A thought on the timeskip: I feel like it's a bit stale to do the whole "protagonist wakes up in a hospital bed and gets a grand dialogue of exposition to fill him in" thing. Maybe the other characters got in a fight and don't want to talk about what happened because they're really emotional. Rather than serving up a big whammy of information, maybe consider offering up bites of information to fill in the blanks naturally. That gives you a lot of flexibility to weave it in to an action sequence or a more emotionally stirring confrontation.

    This is coming from a writing newbie though, so take my thoughts with a grain of salt. My assumptions and suggestions may not be as relevant as I think they are. :)
     
  5. IHaveNoName
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    IHaveNoName Active Member

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    I agree with Megs here. If you're going to fill in events "while you were out", it's best to let us experience them first-hand, as it were. When Ren wakes up, Gemma can fill him in with a few lines of dialogue, and you can move on from there.

    As for 1st person/3rd person shift, it's a little odd, but certainly not unheard of. In this case, it would be kind of "Gemma told me this is what happened while I was out", but occurs as it happens, so it would be quite effective.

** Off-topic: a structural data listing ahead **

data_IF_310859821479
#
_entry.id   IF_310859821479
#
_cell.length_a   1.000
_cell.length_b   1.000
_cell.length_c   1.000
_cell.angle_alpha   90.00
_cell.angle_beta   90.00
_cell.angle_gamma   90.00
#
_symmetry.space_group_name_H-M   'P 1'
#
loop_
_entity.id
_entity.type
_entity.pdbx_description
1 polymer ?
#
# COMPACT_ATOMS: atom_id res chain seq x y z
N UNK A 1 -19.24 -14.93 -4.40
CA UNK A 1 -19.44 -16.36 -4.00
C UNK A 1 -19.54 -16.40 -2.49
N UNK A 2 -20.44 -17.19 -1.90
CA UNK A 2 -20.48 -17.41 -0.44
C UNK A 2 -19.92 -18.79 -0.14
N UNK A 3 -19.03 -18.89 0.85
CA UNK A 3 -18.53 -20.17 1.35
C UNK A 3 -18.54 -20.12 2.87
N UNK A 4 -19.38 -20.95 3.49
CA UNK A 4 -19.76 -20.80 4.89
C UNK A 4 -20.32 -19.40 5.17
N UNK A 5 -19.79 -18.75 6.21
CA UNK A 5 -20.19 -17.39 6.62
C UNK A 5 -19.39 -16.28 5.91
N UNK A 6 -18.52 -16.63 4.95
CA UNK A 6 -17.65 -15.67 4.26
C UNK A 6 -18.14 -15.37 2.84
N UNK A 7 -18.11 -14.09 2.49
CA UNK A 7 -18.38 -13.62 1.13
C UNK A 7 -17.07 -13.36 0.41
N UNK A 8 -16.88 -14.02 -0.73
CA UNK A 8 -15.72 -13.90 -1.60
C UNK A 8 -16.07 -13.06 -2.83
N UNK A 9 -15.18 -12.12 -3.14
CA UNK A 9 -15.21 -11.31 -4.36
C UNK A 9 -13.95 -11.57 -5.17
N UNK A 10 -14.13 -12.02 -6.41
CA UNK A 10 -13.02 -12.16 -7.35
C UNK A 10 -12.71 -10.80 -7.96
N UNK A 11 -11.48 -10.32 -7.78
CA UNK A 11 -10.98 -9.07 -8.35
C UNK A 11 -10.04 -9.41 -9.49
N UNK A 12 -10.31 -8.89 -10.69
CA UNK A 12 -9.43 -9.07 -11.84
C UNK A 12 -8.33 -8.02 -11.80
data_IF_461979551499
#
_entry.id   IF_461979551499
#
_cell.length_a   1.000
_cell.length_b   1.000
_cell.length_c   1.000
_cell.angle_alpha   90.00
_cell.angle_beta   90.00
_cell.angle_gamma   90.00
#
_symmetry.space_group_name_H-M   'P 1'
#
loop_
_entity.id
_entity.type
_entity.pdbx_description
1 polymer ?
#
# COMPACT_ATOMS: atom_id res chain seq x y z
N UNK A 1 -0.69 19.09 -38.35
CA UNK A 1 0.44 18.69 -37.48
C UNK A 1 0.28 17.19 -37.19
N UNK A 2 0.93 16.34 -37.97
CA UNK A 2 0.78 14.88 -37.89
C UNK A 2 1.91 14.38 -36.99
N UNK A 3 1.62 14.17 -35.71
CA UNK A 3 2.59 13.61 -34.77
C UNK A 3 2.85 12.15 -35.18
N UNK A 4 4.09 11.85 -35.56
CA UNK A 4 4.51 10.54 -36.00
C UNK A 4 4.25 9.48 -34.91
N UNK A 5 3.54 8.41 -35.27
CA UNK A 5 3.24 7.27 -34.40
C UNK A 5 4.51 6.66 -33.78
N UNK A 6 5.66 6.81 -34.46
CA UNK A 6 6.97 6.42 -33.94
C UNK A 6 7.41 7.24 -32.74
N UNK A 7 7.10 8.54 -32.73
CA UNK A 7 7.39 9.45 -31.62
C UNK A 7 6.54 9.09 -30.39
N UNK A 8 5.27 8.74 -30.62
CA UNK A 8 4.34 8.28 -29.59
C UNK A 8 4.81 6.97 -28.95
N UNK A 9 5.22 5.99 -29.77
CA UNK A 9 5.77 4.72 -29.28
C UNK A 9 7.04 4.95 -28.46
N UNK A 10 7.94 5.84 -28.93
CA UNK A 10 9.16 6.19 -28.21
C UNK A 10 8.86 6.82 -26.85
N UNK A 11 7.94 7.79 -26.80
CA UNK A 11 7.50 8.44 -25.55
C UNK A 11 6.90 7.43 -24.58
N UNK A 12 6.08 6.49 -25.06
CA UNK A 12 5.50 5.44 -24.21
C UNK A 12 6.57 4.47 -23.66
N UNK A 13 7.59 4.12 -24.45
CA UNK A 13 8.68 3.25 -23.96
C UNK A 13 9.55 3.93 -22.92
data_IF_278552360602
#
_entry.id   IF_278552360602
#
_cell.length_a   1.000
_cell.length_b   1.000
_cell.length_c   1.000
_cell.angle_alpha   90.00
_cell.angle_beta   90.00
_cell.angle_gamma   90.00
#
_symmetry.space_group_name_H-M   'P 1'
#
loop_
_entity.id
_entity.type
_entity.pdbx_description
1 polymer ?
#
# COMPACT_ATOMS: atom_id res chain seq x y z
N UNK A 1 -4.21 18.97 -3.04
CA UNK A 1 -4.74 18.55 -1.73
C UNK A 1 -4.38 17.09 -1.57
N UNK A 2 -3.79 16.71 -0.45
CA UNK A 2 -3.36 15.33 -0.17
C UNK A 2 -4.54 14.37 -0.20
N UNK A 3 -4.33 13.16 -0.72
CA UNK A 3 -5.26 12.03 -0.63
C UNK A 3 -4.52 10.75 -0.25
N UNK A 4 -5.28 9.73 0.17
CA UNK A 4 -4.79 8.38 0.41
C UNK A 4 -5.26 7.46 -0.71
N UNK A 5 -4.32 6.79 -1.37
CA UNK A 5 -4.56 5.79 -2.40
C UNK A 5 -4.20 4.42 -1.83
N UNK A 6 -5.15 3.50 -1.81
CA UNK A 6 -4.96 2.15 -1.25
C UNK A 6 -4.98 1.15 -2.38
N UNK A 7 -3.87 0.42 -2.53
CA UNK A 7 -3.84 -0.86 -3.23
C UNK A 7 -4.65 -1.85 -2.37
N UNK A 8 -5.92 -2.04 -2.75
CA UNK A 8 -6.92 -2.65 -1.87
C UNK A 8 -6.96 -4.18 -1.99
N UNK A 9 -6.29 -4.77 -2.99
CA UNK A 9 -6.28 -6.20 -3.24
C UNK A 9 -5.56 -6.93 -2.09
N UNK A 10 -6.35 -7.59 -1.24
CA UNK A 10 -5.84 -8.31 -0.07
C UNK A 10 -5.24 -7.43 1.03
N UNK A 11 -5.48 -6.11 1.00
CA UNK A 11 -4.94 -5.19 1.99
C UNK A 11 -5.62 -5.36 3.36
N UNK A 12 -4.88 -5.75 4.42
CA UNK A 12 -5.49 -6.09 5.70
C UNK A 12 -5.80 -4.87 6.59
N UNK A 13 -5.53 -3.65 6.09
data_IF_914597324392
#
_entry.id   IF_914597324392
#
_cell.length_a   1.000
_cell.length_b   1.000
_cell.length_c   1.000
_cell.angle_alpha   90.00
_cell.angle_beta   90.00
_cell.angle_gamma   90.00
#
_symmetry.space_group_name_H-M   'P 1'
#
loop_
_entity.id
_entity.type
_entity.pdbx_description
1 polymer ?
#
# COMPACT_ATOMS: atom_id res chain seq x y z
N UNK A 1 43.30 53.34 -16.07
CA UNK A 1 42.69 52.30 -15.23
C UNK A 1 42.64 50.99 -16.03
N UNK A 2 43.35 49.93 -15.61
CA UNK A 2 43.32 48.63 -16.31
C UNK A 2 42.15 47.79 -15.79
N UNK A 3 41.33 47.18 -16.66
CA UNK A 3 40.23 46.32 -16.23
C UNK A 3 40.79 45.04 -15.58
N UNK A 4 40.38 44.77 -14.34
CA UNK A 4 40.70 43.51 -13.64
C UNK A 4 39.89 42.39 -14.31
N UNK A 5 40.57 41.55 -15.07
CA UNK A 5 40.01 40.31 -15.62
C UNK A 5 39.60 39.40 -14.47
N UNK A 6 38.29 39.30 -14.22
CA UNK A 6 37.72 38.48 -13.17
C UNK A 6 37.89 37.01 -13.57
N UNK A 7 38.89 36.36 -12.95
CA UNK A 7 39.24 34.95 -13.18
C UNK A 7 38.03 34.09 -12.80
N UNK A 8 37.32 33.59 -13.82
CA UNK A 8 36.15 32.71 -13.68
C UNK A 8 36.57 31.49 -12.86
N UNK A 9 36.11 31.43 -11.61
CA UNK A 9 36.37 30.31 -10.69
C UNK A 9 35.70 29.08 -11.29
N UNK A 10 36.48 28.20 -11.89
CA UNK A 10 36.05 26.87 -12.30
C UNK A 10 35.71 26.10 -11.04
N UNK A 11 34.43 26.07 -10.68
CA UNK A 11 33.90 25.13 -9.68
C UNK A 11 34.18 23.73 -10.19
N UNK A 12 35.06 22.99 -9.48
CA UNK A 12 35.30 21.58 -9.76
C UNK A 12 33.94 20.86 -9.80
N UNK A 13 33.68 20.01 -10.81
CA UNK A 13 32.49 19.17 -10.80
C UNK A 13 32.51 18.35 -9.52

6. Carly Berg
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    Carly Berg Contributing Member

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    I'd go with number one. That seems the most natural since it's how it really is for you when you pass out. I think a POV shift just over that might just be confusing.
     
  7. SethLoki
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    SethLoki Unemployed Autodidact Contributor

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    Semi-conscious? Dazed but appearing unconscious and overhearing the story's progression via the dialogue of the people who are patching him up?
     
  8. CrusherBrooks
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    CrusherBrooks Member Supporter

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    I don't suppose your protagonist is in symbiosis with a crystalline life form which reconstructs the events from someone else's memories in a lucid dream constructed out of sand?
    Then I guess timeskipping would be the way to go. Depending on how much time has passed you might not even need too much filling in (what happened? We lost. These three people are dead, we had to give up the bridge) and if you want character developments you could just change one of the characters' demeanor and explain why, later. Or not. To keep internal consistency it might be useful to write out all events that occur while your MC is down without putting it in your actual work.